Adverbial clauses of place tell us where the independent clause takes place. They answer the question, "Where?". Some common conjunctions you'll see them start with are 'where,' 'wherever,' and 'anywhere.'

Here are some examples:

You know he will follow you wherever you go.

I don't have a clue where I'm going.

They're open to going anywhere the weather is good.

Adverbial Clause of Time

If you want to know "when," the adverbial clause of time will answer that, using conjunctions such as 'before,' 'as,' or 'no sooner than.'

The class was in session, and no sooner than the bell rang than the students scattered out of the classroom.

He used to be a teacher before he moved here.

As I walked into the room I was overwhelmed by a strong scent of lavender.

Adverbial Clause of Comparison

Adverbial clauses of comparison allow you to compare two things in degree and manner. You'll often see these begin with conjunctions such as 'than,' 'as,' or 'the way.' You'll also use comparative and superlative adjectives in these sentences a lot.

You're much better at maths than you think you are

My sister is as insensitive as she is nosy.

Everything happened the way you said it would.

Adverbial Clause of Concession

When we say 'concession,' we are talking about reasons that might have led us not to do a thing, but we did them despite that reason. So, an adverbial clause of concession contrasts the independent clause it modifies. Some conjunctions you'll often see in these clauses are 'although,' 'despite,' or 'even.'

We went on vacation in the Himalayas, even though my husband wanted a beach vacation

Despite the strong wind they managed to make it to the top of the mountain.

I agreed to go to the concert, and although I'm not usually a fan of pop music, I did enjoy the evening.

Adverbial Clause of Condition

Adverbial clauses of conditions allow you to express the conditions relevant to the events described in the independent clause. A common format for these clauses will be the 'if...then' format we often see with the conditional mood. But that's not all; some other common conjunctions you'll see at the beginning of these types of adverbial clauses are 'until,' 'whether,' and 'provided that.'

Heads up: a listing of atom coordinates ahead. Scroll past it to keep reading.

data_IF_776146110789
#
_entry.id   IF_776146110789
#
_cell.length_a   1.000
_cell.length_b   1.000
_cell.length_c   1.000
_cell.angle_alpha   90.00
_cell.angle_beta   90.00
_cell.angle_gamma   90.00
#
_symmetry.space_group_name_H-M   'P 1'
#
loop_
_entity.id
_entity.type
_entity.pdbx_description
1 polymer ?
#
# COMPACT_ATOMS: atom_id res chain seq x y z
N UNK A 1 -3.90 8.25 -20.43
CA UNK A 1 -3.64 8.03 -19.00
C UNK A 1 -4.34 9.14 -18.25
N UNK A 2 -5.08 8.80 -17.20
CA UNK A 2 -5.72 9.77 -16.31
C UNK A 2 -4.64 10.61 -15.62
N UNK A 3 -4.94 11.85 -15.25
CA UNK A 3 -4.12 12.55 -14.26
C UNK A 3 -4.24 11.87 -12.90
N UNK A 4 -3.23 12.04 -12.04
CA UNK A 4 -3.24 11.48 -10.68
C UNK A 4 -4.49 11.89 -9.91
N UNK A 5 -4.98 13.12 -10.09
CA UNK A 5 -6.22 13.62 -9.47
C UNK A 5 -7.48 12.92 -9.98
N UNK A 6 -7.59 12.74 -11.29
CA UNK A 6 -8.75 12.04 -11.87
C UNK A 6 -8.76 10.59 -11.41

Provided that it doesn't rain, we can have a picnic.

If we leave early, then we can stop along the way for lunch, 

I'm going to stay here until the cafe closes.

Adverbial Clause of Reason

As you may have guessed, these types of adverbial clauses allow you to explain the reason for the main idea described in the independent clause. 'Given that,' 'because,' and 'since' are conjunctions commonly used to introduce these clauses.

The house sale didn't go ahead because the buyers backed out.

Since you're here you might as well enjoy yourselves.

We have had discussed this extensively, and given that the school has a zero tolerance policy towards bullying, we must expel him. 

How to Use Adverbial Clauses

Now you're familiar with the different types of adverbial clauses and the purpose they can serve in your sentences, let's take a closer look at how to use them accurately in your writing so your readers understand your message without effort.

Introducing Adverbial Clauses With Subordinating Conjunctions

The first thing to know is that all adverbial clauses must begin with a subordinating conjunction. 

Here's a list of common subordinating conjunctions:

  • after
  • before
  • since
  • while
  • as
  • until
  • how
  • though
  • unless
  • wherever
  • than
  • despite

This list is non-exhaustive; there are many more, many of which you can find in the examples provided up to this point in this article.

The mere presence of a conjunction in a clause makes it dependent. Take our last example, for instance. The sentence "The school has a zero-tolerance policy towards bullying" conveys a complete thought and can stand alone. But when you introduce it with the subordinating conjunction 'given that,' it's no longer a sentence that can stand alone; thus, it becomes a dependent, adverbial clause.